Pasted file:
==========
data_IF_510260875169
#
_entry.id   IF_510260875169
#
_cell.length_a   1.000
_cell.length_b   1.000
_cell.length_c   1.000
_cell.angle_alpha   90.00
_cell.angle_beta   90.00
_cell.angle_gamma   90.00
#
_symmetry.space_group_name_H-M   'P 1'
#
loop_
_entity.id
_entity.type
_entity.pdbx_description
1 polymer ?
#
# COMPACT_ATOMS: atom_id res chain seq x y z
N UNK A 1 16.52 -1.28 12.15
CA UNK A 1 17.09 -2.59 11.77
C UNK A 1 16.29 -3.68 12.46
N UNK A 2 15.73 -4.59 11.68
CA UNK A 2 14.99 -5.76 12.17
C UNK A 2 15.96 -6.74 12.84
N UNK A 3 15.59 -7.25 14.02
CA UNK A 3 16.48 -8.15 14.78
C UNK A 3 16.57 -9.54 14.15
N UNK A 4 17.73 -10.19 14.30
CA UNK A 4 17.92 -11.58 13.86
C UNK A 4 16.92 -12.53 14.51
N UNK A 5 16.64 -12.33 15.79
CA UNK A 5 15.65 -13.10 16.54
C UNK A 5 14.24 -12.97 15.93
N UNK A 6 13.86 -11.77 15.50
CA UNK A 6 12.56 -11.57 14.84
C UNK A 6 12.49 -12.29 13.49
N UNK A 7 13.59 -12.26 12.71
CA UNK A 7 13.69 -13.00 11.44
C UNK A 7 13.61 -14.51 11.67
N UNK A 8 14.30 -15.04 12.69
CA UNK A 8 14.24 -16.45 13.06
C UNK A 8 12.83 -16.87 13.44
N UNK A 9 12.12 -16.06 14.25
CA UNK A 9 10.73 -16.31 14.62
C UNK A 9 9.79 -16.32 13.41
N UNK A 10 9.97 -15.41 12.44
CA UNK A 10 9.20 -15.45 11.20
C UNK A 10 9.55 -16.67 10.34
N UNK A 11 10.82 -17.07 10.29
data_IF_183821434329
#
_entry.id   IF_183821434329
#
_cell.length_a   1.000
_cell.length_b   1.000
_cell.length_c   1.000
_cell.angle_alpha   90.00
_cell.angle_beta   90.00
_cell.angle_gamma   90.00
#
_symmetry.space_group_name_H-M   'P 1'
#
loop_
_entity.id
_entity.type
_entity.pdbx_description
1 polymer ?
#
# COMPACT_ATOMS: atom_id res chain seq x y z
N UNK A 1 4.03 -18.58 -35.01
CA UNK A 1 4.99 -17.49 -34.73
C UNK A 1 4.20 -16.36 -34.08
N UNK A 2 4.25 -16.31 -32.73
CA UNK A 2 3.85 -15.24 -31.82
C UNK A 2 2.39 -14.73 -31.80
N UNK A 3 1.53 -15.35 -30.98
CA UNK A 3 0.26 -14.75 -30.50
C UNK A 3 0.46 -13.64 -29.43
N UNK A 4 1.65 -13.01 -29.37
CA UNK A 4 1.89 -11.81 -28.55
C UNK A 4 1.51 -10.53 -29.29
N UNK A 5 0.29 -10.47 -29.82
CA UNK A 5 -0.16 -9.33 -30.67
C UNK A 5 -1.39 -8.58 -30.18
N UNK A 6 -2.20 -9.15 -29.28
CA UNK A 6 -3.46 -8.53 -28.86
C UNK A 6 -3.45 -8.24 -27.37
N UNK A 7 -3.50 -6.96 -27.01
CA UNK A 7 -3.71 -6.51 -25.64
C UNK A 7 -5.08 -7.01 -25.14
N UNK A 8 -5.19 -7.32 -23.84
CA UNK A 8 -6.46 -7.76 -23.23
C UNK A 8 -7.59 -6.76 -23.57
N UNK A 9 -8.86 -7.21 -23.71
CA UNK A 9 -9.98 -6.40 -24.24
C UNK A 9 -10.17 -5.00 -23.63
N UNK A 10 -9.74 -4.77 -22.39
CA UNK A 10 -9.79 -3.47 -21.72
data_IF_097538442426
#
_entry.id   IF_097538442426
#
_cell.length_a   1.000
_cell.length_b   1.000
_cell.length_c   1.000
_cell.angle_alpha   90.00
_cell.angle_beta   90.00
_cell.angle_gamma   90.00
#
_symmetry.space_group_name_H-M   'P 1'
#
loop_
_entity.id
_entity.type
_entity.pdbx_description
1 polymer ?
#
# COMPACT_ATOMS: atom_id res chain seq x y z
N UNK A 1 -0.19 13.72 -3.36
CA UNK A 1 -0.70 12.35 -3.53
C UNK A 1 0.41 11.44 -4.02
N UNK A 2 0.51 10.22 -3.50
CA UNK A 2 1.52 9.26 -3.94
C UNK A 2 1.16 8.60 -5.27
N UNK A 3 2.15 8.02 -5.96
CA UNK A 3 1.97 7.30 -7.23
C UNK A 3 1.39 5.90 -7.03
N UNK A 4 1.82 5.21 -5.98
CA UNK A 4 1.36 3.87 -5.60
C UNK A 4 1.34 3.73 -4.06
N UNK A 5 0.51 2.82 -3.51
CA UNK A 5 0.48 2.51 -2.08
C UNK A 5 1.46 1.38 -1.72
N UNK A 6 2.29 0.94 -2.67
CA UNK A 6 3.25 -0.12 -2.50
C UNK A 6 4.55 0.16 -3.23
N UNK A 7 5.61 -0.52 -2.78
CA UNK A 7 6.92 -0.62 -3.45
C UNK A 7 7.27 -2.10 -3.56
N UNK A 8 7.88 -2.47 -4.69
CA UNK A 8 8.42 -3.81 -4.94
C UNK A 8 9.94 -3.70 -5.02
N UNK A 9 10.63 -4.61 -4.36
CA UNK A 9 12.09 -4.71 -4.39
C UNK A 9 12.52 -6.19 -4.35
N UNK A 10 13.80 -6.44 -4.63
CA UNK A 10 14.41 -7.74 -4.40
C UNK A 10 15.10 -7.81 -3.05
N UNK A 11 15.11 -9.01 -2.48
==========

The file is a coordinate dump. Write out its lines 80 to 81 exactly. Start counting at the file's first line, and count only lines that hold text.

C UNK A 3 0.46 -13.64 -29.43
N UNK A 4 1.65 -13.01 -29.37